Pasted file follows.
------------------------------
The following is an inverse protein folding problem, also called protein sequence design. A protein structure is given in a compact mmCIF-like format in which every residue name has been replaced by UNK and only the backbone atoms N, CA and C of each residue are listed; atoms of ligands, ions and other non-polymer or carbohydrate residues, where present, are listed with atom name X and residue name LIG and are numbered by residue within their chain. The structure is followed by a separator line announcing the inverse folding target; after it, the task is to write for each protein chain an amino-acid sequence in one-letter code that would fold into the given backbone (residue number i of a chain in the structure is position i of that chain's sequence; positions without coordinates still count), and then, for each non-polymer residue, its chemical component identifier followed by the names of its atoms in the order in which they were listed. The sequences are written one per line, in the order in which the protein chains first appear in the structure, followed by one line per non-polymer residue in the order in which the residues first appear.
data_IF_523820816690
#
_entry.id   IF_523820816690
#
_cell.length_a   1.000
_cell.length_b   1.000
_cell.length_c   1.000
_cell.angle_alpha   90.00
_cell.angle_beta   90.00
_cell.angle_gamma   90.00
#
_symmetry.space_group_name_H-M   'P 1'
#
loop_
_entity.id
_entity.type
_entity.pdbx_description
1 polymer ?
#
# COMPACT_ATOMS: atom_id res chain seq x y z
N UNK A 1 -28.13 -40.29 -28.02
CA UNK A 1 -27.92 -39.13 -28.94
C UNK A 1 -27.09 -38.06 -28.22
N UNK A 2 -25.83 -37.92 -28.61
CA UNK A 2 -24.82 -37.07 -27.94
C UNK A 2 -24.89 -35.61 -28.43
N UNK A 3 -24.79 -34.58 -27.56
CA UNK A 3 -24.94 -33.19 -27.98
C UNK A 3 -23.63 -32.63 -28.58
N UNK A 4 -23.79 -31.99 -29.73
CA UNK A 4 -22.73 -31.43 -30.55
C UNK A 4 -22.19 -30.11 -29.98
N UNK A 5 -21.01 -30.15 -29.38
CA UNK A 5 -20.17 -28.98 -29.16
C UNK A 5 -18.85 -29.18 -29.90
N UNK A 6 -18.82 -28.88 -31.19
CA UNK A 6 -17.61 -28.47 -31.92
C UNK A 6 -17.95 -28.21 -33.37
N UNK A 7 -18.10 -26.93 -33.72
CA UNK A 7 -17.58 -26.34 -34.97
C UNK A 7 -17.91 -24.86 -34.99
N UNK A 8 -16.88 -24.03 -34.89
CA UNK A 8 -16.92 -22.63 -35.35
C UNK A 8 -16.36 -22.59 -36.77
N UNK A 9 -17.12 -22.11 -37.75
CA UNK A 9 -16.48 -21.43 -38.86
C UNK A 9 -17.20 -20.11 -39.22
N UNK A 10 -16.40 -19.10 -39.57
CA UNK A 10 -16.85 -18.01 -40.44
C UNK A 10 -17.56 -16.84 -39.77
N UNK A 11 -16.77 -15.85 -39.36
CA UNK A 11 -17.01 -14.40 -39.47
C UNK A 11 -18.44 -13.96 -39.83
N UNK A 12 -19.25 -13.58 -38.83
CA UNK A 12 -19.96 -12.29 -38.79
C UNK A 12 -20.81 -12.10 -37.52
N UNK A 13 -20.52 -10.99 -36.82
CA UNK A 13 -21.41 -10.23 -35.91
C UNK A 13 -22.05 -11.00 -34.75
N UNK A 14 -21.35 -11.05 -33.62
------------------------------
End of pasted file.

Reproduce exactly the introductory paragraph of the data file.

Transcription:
The following is an inverse protein folding problem, also called protein sequence design. A protein structure is given in a compact mmCIF-like format in which every residue name has been replaced by UNK and only the backbone atoms N, CA and C of each residue are listed; atoms of ligands, ions and other non-polymer or carbohydrate residues, where present, are listed with atom name X and residue name LIG and are numbered by residue within their chain. The structure is followed by a separator line announcing the inverse folding target; after it, the task is to write for each protein chain an amino-acid sequence in one-letter code that would fold into the given backbone (residue number i of a chain in the structure is position i of that chain's sequence; positions without coordinates still count), and then, for each non-polymer residue, its chemical component identifier followed by the names of its atoms in the order in which they were listed. The sequences are written one per line, in the order in which the protein chains first appear in the structure, followed by one line per non-polymer residue in the order in which the residues first appear.